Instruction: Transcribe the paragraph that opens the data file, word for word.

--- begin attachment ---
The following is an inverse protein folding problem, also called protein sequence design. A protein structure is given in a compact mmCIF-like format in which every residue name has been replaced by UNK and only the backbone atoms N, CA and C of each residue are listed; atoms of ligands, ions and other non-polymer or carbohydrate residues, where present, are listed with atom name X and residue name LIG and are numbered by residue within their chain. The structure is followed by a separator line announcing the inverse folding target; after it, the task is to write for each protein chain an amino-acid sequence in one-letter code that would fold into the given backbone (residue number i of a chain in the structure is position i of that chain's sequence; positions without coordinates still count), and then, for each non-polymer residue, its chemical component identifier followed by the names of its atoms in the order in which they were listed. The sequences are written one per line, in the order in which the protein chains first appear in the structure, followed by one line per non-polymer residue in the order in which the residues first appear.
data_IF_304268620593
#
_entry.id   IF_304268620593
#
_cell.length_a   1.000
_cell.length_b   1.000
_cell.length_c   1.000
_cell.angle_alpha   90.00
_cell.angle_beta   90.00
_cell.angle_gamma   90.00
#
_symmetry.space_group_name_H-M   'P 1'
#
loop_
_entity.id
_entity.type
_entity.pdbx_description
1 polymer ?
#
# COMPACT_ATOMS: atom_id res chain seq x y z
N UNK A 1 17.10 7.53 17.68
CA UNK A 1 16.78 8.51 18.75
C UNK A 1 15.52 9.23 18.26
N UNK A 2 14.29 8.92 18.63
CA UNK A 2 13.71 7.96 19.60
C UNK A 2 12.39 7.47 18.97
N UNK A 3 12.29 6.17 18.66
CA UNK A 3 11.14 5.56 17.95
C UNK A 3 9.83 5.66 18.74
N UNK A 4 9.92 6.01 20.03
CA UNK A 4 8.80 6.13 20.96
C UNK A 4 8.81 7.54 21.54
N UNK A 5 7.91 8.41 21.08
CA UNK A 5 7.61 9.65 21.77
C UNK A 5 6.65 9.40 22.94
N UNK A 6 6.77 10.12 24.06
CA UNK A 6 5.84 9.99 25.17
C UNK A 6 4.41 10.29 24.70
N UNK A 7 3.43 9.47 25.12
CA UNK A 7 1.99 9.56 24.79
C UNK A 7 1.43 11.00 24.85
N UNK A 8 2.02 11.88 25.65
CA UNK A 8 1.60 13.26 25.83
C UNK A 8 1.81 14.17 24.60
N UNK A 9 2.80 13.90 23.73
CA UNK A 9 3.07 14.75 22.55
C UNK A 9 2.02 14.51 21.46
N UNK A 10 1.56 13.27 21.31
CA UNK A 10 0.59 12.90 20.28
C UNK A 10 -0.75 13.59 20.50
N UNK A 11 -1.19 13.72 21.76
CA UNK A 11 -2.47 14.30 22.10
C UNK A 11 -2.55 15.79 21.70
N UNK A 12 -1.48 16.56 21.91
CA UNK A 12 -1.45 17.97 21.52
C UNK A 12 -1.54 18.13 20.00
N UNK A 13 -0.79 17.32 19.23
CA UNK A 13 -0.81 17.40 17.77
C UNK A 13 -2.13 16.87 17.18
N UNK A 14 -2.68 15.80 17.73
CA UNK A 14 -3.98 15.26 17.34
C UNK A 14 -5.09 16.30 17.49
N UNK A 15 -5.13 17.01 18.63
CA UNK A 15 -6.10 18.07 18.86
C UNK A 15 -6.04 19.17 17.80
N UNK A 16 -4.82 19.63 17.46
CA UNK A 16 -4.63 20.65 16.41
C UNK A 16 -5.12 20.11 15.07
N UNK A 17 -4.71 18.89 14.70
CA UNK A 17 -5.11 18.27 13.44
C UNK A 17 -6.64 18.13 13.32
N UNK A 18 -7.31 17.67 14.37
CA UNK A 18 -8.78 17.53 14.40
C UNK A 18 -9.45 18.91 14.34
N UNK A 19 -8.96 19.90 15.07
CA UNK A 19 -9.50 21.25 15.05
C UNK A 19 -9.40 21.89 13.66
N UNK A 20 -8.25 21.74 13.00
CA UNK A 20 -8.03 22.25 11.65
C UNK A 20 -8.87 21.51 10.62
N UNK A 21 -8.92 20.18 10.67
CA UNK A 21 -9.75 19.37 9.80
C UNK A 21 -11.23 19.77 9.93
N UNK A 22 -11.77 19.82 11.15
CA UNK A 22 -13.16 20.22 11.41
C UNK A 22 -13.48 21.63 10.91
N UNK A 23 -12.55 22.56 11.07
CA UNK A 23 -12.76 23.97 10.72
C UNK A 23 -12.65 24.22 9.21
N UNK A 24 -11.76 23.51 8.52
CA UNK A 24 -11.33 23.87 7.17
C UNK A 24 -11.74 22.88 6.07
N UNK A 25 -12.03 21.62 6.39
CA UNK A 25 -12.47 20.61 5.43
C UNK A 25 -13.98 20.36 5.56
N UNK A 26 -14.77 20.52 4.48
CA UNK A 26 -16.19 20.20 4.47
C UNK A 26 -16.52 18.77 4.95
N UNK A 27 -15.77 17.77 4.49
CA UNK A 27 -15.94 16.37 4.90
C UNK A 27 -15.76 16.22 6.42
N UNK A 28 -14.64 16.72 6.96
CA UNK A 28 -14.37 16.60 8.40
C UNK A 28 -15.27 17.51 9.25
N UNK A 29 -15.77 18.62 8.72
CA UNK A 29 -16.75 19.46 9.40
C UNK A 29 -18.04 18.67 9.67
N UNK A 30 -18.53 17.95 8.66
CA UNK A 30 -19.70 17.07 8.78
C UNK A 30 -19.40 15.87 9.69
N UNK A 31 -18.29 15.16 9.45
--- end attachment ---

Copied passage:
The following is an inverse protein folding problem, also called protein sequence design. A protein structure is given in a compact mmCIF-like format in which every residue name has been replaced by UNK and only the backbone atoms N, CA and C of each residue are listed; atoms of ligands, ions and other non-polymer or carbohydrate residues, where present, are listed with atom name X and residue name LIG and are numbered by residue within their chain. The structure is followed by a separator line announcing the inverse folding target; after it, the task is to write for each protein chain an amino-acid sequence in one-letter code that would fold into the given backbone (residue number i of a chain in the structure is position i of that chain's sequence; positions without coordinates still count), and then, for each non-polymer residue, its chemical component identifier followed by the names of its atoms in the order in which they were listed. The sequences are written one per line, in the order in which the protein chains first appear in the structure, followed by one line per non-polymer residue in the order in which the residues first appear.